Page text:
Cool sites I found at Gary Price’s presentation at Nelinet today:
Google Video I know I’m the last to see this, but: way cool! Partly a competitor to iTunes video store, partly just cool stuff; you can download TV shows from here at $1.99 (I Love Lucy, Star Trek DS9, Amazing Race, etc.), and even some sporting events! Plus some free stuff, mostly from the US Government, like NARA, and videos that anyone has uploaded.
blinkx searches video not only on metadata but also the transcripts from shows.
podscope Search podcasts for specific terms & go directly to where they were spoken.
TitanicArchive. From the Resource Shelf: “More than 15,000 fully digitized and searchable newspaper pages. Pages are delivered as PDF files. Pages can be saved and/or printed.”
A9 Maps is mostly a traditional map site, from the Amazon Search-inside-the-book A9 people. What’s cool is that you can see live photos from various cities, like New York, including images of both sides of the block.
Have I mentioned Exalead? It’s very cool (and French), and Gary pointed it out today. Their Advanced Search includes many great options, like proximity & truncation. The results display some interesting features as well.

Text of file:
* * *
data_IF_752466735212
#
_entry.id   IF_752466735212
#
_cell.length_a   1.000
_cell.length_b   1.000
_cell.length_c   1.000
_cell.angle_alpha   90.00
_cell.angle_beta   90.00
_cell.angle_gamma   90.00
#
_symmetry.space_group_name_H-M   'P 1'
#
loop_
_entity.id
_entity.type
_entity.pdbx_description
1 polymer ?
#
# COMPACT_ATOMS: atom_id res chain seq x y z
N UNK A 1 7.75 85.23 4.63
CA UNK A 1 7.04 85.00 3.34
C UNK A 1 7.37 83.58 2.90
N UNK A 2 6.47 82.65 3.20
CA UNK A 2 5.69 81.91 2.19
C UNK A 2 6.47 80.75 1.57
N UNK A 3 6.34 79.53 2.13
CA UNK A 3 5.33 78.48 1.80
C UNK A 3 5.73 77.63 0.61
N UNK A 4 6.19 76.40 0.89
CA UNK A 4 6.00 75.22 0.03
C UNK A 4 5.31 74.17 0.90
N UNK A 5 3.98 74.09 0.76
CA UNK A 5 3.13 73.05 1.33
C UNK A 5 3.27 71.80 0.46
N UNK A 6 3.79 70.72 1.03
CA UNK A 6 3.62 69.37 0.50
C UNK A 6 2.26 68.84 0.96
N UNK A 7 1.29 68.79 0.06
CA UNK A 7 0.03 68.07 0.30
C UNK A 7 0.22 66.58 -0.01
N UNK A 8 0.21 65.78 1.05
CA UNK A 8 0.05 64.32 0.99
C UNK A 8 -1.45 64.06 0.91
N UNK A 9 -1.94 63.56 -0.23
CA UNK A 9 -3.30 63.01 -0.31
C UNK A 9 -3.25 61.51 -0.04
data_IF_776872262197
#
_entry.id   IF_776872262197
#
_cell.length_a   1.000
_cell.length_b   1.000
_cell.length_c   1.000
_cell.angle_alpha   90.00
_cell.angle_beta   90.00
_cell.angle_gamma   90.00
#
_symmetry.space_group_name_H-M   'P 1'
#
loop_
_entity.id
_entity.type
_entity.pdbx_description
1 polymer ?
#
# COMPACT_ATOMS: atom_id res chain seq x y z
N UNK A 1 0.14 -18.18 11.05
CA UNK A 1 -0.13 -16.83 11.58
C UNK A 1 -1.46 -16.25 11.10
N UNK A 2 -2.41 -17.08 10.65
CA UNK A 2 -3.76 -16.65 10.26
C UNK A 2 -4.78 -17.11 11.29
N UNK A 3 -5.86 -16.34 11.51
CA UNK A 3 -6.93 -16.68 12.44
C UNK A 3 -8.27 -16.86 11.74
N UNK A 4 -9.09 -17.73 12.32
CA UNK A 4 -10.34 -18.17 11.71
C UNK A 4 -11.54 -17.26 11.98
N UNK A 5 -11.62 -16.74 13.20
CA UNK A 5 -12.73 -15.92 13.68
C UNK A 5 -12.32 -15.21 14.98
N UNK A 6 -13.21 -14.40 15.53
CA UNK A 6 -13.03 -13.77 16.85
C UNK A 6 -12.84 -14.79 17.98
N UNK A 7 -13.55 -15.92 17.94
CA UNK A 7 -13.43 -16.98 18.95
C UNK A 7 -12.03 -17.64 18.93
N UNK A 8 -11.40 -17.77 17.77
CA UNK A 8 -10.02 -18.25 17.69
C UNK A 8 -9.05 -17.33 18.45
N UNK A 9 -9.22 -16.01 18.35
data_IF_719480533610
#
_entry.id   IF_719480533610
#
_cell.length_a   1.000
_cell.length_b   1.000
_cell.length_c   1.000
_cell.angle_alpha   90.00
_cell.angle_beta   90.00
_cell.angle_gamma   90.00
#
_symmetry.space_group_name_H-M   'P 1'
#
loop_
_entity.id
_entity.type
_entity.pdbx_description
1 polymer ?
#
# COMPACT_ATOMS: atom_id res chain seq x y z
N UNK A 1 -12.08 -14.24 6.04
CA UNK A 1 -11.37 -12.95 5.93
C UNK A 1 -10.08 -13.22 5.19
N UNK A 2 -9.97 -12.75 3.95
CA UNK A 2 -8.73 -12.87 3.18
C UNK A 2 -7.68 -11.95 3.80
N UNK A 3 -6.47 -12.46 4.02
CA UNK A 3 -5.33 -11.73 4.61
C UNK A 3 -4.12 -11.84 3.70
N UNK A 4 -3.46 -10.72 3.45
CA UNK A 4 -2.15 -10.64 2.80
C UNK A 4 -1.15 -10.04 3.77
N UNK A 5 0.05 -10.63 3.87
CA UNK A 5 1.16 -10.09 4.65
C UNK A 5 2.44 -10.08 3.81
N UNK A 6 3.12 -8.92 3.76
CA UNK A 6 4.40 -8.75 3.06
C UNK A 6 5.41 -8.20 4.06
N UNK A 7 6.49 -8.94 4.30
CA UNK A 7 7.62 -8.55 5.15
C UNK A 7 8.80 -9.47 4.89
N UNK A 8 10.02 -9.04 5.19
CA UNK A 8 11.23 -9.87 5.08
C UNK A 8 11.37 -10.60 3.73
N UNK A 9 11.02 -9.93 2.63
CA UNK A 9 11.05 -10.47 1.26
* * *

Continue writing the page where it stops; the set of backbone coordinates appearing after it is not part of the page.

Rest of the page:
Take a look at the UK’s Resource Discovery Network which links to resources in many areas like engineering, social science, humanities, etc. Check out the Virtual Training Suite which offers links to online tutorials in various topics. A good companion to the Librarians’ Internet Index & Infomine.
Clustermed searches PubMed and clusters the results on the left. Default is to cluster by title, abstract, MeSH, or just by title, abstract, or just by MeSH. Not that you’d use this instead of PubMed, but it’s an interesting use of dynamic clustering.
Looking for a job? Try Indeed.com. Enter a term (like “librarian”, for instance) and a zip code & see job ads for a 5-mile radius. You can get email notifications of new results and/or save the search as an RSS feed.
But wait, there's more:
A new health search engine Kosmix which clusters results.
Webharvest is a “harvest (i.e., capture) of Federal Agency public web sites as they existed prior to January 20, 2005. This harvest was intended to document Federal agencies' presence on the World Wide Web at the time that the Presidential Administration term ended in early 2005.”
SMEALSearch is an online archive of scholarly articles in business; it was down in the presentation today, but it’s got some real potential. You can see their search Zeitgeist.
Kevin Kelly’s PublicRadioFan lists multiple public radio shows that stream online — now, later, and next week. This site is a long-time CogSci Librarian favorite; nice to see his site at Nelinet!
Phew! I’m exhausted. That’s why I blogged during the session, so I could come back & explore the most interesting (to me) tidbits from the day.